You might have heard that different people have different learning styles, but chances are you aren't entirely sure what that means for your child. George Kainyek, an online tutor, explains that it’s important that you tailor the work to your child’s learning style.
Whilst there isn’t any evidence to suggest a specific style of learning can make it more effective, it’s safe to say that some children prefer certain learning styles to others. If you’re struggling to get your child to sit down and learn, then switching styles may help.
There are four main learning styles:
We'll take a look at each in turn, but the key takeaway is that once you identify your child's learning style, you need to make sure they're able to learn in the best way for them.
Visual learners, as the name suggests, prefer to use visual cues to help them memorise and recall information. They tend to be more interested in observing the world around them and are particularly good at memorising people and places. They may also be better at visual subjects like art.
If your child is a visual learner, then they'll benefit from using colour when making revision notes, and creating mind maps and diagrams to organise information.
Auditory learners are the opposite of visual learners, in that they like following verbal instructions, often speak their thoughts out loud, and generally learn through listening. They're good at holding a conversation and will often listen carefully to instructions before a task. They also tend to be good at playing musical instruments.
For auditory learners, it can be useful to record themselves reading their notes aloud and then listening back. They may also benefit from talking through any topics they're struggling with.
Reading/writing learners have some similarities with visual learners. The difference is that rather than diagrams, readers/writers learn better by writing notes out, and remember information by reading it to themselves.
Reading/writing learners will learn best by writing out their notes, usually in the form of checklists or headings and paragraphs. They also prefer to learn in silence.
Kinesthetic learners are quite different from the others. They prefer to learn by doing, especially if they can get hands-on. They enjoy active tasks like drawing or study games and are often adept at sports and other physical activities. They learn best by jumping in at the deep end and learning as they go along.
Kinesthetic learners can be helped by turning revision into fun activities and games, channelling their excess energy into something constructive. They also thrive on being tested regularly.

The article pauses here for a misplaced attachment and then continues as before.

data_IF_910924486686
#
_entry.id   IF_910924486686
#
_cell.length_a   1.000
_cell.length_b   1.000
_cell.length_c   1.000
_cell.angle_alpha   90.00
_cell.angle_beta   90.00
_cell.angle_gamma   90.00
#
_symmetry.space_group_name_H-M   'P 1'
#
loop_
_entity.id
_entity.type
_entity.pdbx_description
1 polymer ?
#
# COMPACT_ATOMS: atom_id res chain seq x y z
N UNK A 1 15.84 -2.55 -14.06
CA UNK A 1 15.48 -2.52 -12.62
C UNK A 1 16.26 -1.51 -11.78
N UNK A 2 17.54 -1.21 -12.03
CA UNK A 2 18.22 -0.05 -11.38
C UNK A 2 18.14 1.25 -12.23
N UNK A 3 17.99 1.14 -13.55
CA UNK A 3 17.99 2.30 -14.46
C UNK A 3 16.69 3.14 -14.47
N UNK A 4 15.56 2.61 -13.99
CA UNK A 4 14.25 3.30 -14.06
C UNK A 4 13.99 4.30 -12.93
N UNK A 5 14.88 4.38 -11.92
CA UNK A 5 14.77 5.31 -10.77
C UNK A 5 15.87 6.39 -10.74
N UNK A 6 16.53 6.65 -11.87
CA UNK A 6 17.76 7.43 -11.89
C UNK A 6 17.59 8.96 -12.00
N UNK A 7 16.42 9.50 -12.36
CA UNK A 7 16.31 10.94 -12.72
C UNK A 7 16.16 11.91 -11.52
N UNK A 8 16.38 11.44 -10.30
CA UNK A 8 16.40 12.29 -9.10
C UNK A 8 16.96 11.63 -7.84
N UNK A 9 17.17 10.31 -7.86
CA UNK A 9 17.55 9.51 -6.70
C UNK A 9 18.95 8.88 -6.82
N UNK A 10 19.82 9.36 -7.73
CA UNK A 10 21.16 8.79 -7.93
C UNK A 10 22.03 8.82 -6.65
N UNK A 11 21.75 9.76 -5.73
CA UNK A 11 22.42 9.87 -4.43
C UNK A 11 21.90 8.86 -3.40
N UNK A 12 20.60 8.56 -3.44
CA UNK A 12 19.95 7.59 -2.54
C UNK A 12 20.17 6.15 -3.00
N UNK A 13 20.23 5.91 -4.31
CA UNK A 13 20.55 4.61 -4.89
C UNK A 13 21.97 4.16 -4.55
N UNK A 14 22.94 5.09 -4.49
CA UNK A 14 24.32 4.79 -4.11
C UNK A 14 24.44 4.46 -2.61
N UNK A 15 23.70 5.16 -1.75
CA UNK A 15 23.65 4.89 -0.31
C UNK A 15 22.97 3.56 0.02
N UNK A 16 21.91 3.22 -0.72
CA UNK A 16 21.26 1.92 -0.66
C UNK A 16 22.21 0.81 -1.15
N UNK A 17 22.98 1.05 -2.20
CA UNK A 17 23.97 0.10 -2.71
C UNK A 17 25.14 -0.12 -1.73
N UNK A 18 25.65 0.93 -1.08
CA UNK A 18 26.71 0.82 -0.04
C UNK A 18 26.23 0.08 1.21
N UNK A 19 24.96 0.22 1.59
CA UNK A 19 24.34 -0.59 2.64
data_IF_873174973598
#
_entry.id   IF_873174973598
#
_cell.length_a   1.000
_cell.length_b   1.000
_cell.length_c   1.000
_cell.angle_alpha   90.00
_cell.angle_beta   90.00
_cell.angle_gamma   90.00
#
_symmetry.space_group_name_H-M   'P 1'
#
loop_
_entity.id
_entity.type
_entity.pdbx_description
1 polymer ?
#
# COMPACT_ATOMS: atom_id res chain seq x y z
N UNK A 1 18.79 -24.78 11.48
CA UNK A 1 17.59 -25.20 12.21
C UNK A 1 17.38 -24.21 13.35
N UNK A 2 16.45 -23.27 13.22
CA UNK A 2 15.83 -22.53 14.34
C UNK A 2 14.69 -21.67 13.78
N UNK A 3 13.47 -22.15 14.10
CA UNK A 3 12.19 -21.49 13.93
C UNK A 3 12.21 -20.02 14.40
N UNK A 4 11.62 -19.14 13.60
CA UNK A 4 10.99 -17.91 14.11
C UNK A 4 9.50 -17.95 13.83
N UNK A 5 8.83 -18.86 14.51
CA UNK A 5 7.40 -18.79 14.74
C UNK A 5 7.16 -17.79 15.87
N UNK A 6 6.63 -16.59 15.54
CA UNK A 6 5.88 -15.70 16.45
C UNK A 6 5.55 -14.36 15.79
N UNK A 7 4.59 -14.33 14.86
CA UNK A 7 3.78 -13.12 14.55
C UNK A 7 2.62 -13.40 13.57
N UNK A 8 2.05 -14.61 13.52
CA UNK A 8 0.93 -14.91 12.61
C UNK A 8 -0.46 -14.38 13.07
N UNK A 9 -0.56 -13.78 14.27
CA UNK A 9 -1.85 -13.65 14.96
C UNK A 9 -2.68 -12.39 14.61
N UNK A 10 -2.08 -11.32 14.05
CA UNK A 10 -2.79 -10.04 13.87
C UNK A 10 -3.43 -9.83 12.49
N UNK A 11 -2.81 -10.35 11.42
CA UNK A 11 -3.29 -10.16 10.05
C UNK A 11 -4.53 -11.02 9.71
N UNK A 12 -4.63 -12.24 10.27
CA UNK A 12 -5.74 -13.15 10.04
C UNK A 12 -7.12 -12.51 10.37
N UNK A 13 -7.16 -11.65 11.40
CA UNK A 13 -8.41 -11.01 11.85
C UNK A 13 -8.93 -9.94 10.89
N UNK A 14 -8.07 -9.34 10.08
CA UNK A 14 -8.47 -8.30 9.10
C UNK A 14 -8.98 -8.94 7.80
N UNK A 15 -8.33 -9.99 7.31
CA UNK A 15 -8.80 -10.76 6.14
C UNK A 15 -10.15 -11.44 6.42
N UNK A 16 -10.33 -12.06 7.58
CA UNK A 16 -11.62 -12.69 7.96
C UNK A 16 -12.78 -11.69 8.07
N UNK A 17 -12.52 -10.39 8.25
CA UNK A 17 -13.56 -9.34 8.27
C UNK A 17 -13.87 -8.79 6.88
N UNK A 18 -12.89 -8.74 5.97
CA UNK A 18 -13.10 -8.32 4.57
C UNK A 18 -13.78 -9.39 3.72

A good way to prepare your child for the future is to consolidate and revise what they've already learnt previously. This will help to fill in the gaps left by the disruption and give your child the platform they need to carry on with the rest of the syllabus.
It’s also an important step when it comes to overcoming what education experts call the “summer slide”. This is where children forget some of what they learnt in the previous school year.
Learning new things and revising old topics are two different tasks, and so it's important not to mix them. This is why having a schedule is so important. You can set time slots for learning, and other slots for revision.
The style of revision will vary based on your child's learning style, so make sure they have everything they need to revise effectively.
If you have an online tutor, then ask them to provide homework that utilises parts of the curriculum they've already learnt.
You can also set regular tests and past papers to see their progress. Just be sure not to overdo it with testing.
Sophie Greensmith, one of our online tutors, suggests incentivising any work or revision. For example, 2 hours of work allows your child to watch 2 episodes of their favourite TV show.
A lot of children may start to feel isolated, as the months drag on and they haven't been able to see their friends. This can have a toll on their mental health (as you'll see in the "Mental Health" section) but also impacts their learning.
It could be incredibly jarring for your child if they go back to school in September and suddenly have to learn in a classroom environment again.
Clearly, with current restrictions, it may be hard to organise a classroom set up at your home. However, video calling technology offers a great alternative.
Jenna Dowd, an Elementary Instructional Coach at Simply Working Mama, explains that social learning via online video calling can help build your child’s interpersonal skills, promote collaboration and make their learning more engaging and effective.
You could reach out to other parents of children that are friends with you. Organise a time where your children can sit down on a video call and learn together. Perhaps one of the parents can "lead" the session and take on the role of teacher. They would make sure discussions were focused on learning and not the latest TikTok videos!
Learning shouldn't just be confined to textbooks and past papers. There are plenty of other opportunities for more non-academic learning.
Lots of museums and art galleries, for example, are offering virtual experiences. Your child can engage with the exhibits from the comfort of their own home.
You can also encourage them to read books or watch documentaries that aren't necessarily related to the syllabus. Janet Heller, an ex-teacher and author, explains that urging young people to pursue information about areas that interest them helps to expand their knowledge and cultivates a love of learning they'll take through the rest of their lives.
Even something as simple as a walk through your local park may help your child to reflect on their learning.
Recommended Resources and Further Reading